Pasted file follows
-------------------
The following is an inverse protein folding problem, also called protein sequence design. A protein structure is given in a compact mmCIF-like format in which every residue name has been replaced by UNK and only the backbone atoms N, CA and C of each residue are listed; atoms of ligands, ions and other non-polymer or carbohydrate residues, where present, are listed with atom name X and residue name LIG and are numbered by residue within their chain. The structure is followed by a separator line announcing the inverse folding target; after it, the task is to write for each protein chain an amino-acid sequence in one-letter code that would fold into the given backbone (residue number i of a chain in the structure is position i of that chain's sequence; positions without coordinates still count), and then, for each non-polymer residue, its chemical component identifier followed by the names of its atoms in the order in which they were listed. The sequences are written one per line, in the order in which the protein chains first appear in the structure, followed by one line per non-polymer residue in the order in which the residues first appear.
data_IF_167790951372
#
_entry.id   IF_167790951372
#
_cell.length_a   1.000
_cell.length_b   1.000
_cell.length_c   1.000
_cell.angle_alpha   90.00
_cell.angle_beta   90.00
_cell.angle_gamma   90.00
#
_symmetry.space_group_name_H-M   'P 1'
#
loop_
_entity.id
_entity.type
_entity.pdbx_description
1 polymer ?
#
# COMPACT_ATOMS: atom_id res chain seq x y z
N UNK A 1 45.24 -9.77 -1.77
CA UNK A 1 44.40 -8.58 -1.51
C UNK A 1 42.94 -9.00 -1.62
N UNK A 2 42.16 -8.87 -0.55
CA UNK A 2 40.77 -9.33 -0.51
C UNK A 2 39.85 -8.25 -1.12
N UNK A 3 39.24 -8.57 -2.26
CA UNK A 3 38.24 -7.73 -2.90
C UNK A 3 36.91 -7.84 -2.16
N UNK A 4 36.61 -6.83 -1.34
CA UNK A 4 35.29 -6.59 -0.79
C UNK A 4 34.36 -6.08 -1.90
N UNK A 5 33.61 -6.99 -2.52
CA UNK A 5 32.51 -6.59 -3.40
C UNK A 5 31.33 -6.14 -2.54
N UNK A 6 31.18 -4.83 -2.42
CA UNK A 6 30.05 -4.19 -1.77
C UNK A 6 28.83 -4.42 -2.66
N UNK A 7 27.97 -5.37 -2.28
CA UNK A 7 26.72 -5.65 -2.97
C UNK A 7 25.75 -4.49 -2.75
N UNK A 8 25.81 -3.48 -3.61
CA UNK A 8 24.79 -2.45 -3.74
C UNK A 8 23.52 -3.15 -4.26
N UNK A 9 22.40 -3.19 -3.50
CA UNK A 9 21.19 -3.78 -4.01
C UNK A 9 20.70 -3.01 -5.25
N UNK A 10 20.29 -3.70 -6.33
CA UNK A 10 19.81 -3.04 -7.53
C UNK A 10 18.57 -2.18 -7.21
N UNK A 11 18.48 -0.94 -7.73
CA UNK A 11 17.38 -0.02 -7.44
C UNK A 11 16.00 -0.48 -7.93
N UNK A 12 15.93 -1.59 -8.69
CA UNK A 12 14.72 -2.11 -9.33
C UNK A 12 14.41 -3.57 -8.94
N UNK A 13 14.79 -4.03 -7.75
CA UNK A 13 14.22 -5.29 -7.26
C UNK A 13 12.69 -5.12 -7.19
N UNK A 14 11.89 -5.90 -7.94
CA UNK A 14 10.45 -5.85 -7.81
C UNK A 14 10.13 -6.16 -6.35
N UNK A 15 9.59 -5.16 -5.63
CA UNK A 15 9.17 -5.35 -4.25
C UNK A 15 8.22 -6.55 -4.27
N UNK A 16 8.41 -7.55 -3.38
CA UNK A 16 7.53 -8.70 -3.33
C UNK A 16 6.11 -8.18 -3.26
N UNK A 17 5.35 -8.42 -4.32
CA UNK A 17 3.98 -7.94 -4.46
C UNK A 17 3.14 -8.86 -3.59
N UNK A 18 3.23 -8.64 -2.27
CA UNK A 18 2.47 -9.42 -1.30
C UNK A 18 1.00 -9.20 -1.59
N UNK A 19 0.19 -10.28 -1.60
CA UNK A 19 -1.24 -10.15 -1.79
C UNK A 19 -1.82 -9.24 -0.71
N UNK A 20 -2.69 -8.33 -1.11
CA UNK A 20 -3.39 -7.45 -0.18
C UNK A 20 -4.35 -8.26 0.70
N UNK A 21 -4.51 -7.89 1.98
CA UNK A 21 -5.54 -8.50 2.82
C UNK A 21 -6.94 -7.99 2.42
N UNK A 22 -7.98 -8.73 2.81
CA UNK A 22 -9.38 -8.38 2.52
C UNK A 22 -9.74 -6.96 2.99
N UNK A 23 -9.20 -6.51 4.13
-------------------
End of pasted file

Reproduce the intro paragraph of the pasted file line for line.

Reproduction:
The following is an inverse protein folding problem, also called protein sequence design. A protein structure is given in a compact mmCIF-like format in which every residue name has been replaced by UNK and only the backbone atoms N, CA and C of each residue are listed; atoms of ligands, ions and other non-polymer or carbohydrate residues, where present, are listed with atom name X and residue name LIG and are numbered by residue within their chain. The structure is followed by a separator line announcing the inverse folding target; after it, the task is to write for each protein chain an amino-acid sequence in one-letter code that would fold into the given backbone (residue number i of a chain in the structure is position i of that chain's sequence; positions without coordinates still count), and then, for each non-polymer residue, its chemical component identifier followed by the names of its atoms in the order in which they were listed. The sequences are written one per line, in the order in which the protein chains first appear in the structure, followed by one line per non-polymer residue in the order in which the residues first appear.